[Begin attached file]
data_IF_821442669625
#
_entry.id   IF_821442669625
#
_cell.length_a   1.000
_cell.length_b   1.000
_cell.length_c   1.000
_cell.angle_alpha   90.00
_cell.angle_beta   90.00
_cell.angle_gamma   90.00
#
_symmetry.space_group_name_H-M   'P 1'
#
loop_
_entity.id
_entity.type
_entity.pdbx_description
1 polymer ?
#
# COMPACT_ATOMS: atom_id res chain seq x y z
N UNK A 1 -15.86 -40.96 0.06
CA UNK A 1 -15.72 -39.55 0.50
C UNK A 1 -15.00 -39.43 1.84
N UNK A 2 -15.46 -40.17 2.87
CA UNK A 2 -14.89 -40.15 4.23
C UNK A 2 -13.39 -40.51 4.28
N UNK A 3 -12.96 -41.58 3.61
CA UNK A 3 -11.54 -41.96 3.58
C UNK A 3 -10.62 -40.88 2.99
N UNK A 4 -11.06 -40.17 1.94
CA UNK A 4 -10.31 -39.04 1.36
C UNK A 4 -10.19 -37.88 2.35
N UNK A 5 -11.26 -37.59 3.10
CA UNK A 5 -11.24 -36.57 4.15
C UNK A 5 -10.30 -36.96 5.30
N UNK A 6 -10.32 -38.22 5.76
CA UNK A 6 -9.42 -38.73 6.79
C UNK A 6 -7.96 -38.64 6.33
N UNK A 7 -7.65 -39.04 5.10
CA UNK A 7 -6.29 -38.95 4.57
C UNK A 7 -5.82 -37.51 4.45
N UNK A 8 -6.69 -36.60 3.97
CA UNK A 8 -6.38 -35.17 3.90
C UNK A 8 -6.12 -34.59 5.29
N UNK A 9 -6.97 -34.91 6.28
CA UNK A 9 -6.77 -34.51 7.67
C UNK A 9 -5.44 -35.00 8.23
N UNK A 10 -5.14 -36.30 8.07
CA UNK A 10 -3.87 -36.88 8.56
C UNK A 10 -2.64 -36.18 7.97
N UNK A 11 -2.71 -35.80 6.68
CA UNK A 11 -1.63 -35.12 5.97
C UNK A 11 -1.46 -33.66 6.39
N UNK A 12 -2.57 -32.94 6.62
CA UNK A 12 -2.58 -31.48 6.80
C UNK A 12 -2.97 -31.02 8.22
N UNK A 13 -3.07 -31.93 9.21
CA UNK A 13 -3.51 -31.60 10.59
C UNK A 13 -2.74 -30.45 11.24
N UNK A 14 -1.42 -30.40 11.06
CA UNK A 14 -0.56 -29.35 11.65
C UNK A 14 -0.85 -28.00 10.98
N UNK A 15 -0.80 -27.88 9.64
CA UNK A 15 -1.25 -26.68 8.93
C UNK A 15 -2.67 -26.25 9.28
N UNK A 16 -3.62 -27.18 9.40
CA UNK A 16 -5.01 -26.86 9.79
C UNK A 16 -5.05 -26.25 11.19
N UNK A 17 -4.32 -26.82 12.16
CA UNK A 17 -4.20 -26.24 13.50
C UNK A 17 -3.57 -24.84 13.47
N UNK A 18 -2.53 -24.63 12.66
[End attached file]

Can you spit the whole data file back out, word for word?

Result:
data_IF_821442669625
#
_entry.id   IF_821442669625
#
_cell.length_a   1.000
_cell.length_b   1.000
_cell.length_c   1.000
_cell.angle_alpha   90.00
_cell.angle_beta   90.00
_cell.angle_gamma   90.00
#
_symmetry.space_group_name_H-M   'P 1'
#
loop_
_entity.id
_entity.type
_entity.pdbx_description
1 polymer ?
#
# COMPACT_ATOMS: atom_id res chain seq x y z
N UNK A 1 -15.86 -40.96 0.06
CA UNK A 1 -15.72 -39.55 0.50
C UNK A 1 -15.00 -39.43 1.84
N UNK A 2 -15.46 -40.17 2.87
CA UNK A 2 -14.89 -40.15 4.23
C UNK A 2 -13.39 -40.51 4.28
N UNK A 3 -12.96 -41.58 3.61
CA UNK A 3 -11.54 -41.96 3.58
C UNK A 3 -10.62 -40.88 2.99
N UNK A 4 -11.06 -40.17 1.94
CA UNK A 4 -10.31 -39.04 1.36
C UNK A 4 -10.19 -37.88 2.35
N UNK A 5 -11.26 -37.59 3.10
CA UNK A 5 -11.24 -36.57 4.15
C UNK A 5 -10.30 -36.96 5.30
N UNK A 6 -10.32 -38.22 5.76
CA UNK A 6 -9.42 -38.73 6.79
C UNK A 6 -7.96 -38.64 6.33
N UNK A 7 -7.65 -39.04 5.10
CA UNK A 7 -6.29 -38.95 4.57
C UNK A 7 -5.82 -37.51 4.45
N UNK A 8 -6.69 -36.60 3.97
CA UNK A 8 -6.38 -35.17 3.90
C UNK A 8 -6.12 -34.59 5.29
N UNK A 9 -6.97 -34.91 6.28
CA UNK A 9 -6.77 -34.51 7.67
C UNK A 9 -5.44 -35.00 8.23
N UNK A 10 -5.14 -36.30 8.07
CA UNK A 10 -3.87 -36.88 8.56
C UNK A 10 -2.64 -36.18 7.97
N UNK A 11 -2.71 -35.80 6.68
CA UNK A 11 -1.63 -35.12 5.97
C UNK A 11 -1.46 -33.66 6.39
N UNK A 12 -2.57 -32.94 6.62
CA UNK A 12 -2.58 -31.48 6.80
C UNK A 12 -2.97 -31.02 8.22
N UNK A 13 -3.07 -31.93 9.21
CA UNK A 13 -3.51 -31.60 10.59
C UNK A 13 -2.74 -30.45 11.24
N UNK A 14 -1.42 -30.40 11.06
CA UNK A 14 -0.56 -29.35 11.65
C UNK A 14 -0.85 -28.00 10.98
N UNK A 15 -0.80 -27.88 9.64
CA UNK A 15 -1.25 -26.68 8.93
C UNK A 15 -2.67 -26.25 9.28
N UNK A 16 -3.62 -27.18 9.40
CA UNK A 16 -5.01 -26.86 9.79
C UNK A 16 -5.05 -26.25 11.19
N UNK A 17 -4.32 -26.82 12.16
CA UNK A 17 -4.20 -26.24 13.50
C UNK A 17 -3.57 -24.84 13.47
N UNK A 18 -2.53 -24.63 12.66